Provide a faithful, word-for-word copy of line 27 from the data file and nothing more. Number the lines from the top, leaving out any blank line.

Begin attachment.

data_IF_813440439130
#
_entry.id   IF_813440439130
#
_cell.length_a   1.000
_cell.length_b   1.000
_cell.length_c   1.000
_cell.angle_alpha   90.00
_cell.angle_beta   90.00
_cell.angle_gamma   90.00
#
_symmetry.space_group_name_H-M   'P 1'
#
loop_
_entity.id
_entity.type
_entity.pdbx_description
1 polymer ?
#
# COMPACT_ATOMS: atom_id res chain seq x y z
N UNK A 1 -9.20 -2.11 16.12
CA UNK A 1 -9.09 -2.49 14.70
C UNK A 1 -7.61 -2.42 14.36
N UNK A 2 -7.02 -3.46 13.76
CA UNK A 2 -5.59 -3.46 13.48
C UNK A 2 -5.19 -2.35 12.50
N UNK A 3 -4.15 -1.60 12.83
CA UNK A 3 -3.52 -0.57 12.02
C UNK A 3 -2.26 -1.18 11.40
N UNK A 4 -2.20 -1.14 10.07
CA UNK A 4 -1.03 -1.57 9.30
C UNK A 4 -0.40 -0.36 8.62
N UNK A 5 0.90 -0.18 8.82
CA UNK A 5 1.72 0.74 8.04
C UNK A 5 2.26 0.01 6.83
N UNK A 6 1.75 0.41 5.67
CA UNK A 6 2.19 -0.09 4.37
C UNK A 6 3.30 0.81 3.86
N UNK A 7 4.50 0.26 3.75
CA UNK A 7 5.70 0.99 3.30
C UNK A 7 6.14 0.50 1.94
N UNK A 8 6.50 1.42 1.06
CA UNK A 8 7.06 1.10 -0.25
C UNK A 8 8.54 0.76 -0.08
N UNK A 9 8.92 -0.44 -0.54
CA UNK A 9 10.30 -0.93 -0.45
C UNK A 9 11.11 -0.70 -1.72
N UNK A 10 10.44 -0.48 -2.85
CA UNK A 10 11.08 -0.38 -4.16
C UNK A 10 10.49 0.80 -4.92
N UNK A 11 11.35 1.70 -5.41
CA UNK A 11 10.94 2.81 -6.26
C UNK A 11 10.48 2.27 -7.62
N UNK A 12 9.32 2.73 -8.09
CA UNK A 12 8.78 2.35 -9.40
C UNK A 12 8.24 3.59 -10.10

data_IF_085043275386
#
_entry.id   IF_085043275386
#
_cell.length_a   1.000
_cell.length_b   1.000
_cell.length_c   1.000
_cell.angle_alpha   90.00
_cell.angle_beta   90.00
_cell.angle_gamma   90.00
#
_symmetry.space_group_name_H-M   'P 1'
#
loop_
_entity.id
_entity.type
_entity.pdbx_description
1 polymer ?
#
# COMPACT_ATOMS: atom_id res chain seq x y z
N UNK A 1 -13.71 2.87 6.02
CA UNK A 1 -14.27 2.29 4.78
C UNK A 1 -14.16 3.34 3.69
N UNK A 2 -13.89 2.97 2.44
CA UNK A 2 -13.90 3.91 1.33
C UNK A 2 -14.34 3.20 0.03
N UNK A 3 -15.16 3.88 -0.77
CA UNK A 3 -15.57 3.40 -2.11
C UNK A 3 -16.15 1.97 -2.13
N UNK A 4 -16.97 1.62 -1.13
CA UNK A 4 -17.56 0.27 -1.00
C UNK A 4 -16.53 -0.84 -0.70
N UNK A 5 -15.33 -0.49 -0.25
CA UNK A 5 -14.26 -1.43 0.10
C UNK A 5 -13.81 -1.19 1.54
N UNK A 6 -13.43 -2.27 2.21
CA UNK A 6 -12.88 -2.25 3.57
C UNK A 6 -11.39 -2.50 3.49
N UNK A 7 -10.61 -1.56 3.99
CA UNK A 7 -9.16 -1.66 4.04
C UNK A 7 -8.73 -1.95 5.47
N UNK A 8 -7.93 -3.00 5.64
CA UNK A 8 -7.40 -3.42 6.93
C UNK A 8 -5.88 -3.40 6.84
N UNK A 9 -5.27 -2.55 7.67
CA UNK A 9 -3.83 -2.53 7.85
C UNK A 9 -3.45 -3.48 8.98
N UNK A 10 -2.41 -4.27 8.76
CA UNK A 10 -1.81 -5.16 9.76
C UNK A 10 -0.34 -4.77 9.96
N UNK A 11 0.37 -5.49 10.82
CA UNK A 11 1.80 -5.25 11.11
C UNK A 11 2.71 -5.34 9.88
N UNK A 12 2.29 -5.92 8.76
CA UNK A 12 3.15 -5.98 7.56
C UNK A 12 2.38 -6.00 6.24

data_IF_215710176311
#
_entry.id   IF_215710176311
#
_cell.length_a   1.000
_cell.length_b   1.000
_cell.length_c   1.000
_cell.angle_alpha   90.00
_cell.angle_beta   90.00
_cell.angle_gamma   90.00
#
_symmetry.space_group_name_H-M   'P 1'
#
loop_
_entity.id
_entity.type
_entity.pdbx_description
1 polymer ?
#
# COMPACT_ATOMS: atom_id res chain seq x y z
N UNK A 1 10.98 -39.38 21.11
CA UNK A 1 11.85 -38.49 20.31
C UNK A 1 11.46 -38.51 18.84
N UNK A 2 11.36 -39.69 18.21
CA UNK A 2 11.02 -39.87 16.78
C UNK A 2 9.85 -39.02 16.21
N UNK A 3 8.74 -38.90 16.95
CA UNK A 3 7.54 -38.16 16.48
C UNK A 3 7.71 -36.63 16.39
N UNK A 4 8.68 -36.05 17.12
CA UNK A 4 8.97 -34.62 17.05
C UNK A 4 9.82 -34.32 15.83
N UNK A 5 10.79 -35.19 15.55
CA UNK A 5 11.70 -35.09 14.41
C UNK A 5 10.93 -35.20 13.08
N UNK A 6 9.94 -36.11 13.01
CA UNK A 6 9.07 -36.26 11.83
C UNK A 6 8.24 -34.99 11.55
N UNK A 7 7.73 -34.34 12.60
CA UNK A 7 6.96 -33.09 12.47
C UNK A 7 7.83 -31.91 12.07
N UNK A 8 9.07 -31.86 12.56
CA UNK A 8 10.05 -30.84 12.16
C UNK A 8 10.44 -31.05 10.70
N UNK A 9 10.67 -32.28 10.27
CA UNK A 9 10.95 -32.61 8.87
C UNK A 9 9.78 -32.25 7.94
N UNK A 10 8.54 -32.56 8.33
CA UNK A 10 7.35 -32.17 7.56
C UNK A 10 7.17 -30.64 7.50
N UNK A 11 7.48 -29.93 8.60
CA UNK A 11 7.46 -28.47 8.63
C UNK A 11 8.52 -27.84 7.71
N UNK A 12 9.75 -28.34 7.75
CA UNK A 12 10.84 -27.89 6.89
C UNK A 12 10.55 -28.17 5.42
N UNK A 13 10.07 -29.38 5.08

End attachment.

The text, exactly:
N UNK A 3 -4.15 -1.60 12.83